Stories from - MISSISSIPPIView All Stories
Channel Engineering Helps Protect Endangered Least Tern and Pallid Sturgeon
The most prominent geographical feature in Mississippi is the mighty river that is its namesake. The Mississippi River has the largest drainage basin in North America... Read More
Featured Species in Mississippi
The rare swallow-tailed kite is considered one of the most threatened land birds currently without federal protection. Photo credit: Todd Schneider, GA DNR Wildlife Resources Division
Photo credit: USFWS
Louisiana black bear
The Louisiana black bear was once a common inhabitant of forested regions of eastern Texas, Louisiana and Mississippi. Decline of this species, throughout its range, was due to depletion of populations through over harvest by humans, and to loss and fragmentation of suitable forested habitats.
Louisiana black bear.
Photo credit: USFWS
Partnership Stories in Mississippi
Rare Animal Research at Camp Shelby, Mississippi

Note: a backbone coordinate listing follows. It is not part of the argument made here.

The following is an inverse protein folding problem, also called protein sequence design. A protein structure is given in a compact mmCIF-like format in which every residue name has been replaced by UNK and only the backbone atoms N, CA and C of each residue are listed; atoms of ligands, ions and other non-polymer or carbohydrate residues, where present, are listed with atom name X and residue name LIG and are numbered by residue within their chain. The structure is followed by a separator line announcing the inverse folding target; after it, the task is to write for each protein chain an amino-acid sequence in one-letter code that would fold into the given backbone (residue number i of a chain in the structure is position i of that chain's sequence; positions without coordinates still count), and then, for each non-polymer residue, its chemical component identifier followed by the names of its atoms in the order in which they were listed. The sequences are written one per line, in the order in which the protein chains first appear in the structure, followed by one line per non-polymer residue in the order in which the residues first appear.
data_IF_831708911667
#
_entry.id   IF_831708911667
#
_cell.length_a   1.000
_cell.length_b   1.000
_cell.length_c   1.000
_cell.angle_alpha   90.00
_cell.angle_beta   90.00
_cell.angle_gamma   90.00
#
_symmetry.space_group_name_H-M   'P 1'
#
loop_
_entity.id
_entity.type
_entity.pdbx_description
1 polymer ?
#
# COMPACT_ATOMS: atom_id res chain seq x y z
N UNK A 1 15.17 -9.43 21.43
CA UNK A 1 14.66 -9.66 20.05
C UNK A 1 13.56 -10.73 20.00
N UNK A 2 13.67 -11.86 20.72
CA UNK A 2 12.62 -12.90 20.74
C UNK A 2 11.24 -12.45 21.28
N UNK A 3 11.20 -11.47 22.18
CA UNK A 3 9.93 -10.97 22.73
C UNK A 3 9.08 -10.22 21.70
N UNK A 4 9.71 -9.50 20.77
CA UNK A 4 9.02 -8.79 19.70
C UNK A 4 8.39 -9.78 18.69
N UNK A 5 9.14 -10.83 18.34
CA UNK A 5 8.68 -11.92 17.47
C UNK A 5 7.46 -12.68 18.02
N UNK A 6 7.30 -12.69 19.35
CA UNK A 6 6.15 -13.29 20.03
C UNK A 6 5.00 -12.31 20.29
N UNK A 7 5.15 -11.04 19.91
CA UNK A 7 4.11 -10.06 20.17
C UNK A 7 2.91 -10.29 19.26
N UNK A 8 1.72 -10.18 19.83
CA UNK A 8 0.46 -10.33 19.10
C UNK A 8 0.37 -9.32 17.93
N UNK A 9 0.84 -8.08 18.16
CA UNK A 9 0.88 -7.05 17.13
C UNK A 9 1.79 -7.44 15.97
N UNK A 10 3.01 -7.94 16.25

The Nature Conservancy's Camp Shelby Conservation Program provides information on threatened, endangered and rare species to the Mississippi Army National Guard. In order to do this, staff survey for and study rare species and communities. More »
Found in Mississippi
Pondberry (Lindera melissifolia) is a rarely seen woody plant that grows in seasonally flooded forests and on the edges of sinks and ponds. The 36 remaining populations of the plant are scattered across seven southern states. In Mississippi, the plant is known to occur in Bolivar, Sharkey, Sunflower, and Tallahatchie Counties. One of the largest populations is within the Delta National Forest.
Photo credit: Joe Ditto, Missouri Botanical Garden
There are only 100 adult Mississippi gopher frogs (Rana capito sevosa) in the world—all located at one site in Harrison County, Mississippi. These frogs are extremely elusive, spending most of their lives underground. They use active and abandoned gopher tortoise burrows, abandoned mammal burrows and holes in and under old stumps as their underground retreats. Loss and degradation of habitat is the primary reason for the species' decline.
Photo credit: Glen Johnson, USFWS